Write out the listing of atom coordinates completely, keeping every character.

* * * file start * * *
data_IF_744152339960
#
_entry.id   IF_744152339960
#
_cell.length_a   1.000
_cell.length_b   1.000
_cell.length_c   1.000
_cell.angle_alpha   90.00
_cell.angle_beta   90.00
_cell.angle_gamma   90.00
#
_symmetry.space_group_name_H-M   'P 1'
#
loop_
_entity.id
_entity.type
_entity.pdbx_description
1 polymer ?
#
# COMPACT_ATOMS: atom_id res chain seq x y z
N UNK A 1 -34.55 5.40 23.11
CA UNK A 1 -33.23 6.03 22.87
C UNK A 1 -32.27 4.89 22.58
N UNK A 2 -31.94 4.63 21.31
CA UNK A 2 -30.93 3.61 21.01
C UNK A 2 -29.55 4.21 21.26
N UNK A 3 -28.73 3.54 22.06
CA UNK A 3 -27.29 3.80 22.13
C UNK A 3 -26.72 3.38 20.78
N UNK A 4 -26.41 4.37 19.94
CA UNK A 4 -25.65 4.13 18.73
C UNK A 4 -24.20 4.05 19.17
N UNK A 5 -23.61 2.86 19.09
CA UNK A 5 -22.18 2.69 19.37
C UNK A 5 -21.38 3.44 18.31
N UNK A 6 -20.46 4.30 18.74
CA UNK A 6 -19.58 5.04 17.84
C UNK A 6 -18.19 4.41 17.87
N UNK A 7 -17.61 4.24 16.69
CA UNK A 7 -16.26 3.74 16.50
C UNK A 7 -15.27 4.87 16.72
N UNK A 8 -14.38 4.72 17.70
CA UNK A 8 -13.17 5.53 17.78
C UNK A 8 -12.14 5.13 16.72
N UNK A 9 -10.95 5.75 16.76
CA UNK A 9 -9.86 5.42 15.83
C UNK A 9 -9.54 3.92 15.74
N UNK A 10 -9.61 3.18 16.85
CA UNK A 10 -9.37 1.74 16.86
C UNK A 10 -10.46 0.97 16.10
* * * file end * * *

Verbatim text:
data_IF_744152339960
#
_entry.id   IF_744152339960
#
_cell.length_a   1.000
_cell.length_b   1.000
_cell.length_c   1.000
_cell.angle_alpha   90.00
_cell.angle_beta   90.00
_cell.angle_gamma   90.00
#
_symmetry.space_group_name_H-M   'P 1'
#
loop_
_entity.id
_entity.type
_entity.pdbx_description
1 polymer ?
#
# COMPACT_ATOMS: atom_id res chain seq x y z
N UNK A 1 -34.55 5.40 23.11
CA UNK A 1 -33.23 6.03 22.87
C UNK A 1 -32.27 4.89 22.58
N UNK A 2 -31.94 4.63 21.31
CA UNK A 2 -30.93 3.61 21.01
C UNK A 2 -29.55 4.21 21.26
N UNK A 3 -28.73 3.54 22.06
CA UNK A 3 -27.29 3.80 22.13
C UNK A 3 -26.72 3.38 20.78
N UNK A 4 -26.41 4.37 19.94
CA UNK A 4 -25.65 4.13 18.73
C UNK A 4 -24.20 4.05 19.17
N UNK A 5 -23.61 2.86 19.09
CA UNK A 5 -22.18 2.69 19.37
C UNK A 5 -21.38 3.44 18.31
N UNK A 6 -20.46 4.30 18.74
CA UNK A 6 -19.58 5.04 17.84
C UNK A 6 -18.19 4.41 17.87
N UNK A 7 -17.61 4.24 16.69
CA UNK A 7 -16.26 3.74 16.50
C UNK A 7 -15.27 4.87 16.72
N UNK A 8 -14.38 4.72 17.70
CA UNK A 8 -13.17 5.53 17.78
C UNK A 8 -12.14 5.13 16.72
N UNK A 9 -10.95 5.75 16.76
CA UNK A 9 -9.86 5.42 15.83
C UNK A 9 -9.54 3.92 15.74
N UNK A 10 -9.61 3.18 16.85
CA UNK A 10 -9.37 1.74 16.86
C UNK A 10 -10.46 0.97 16.10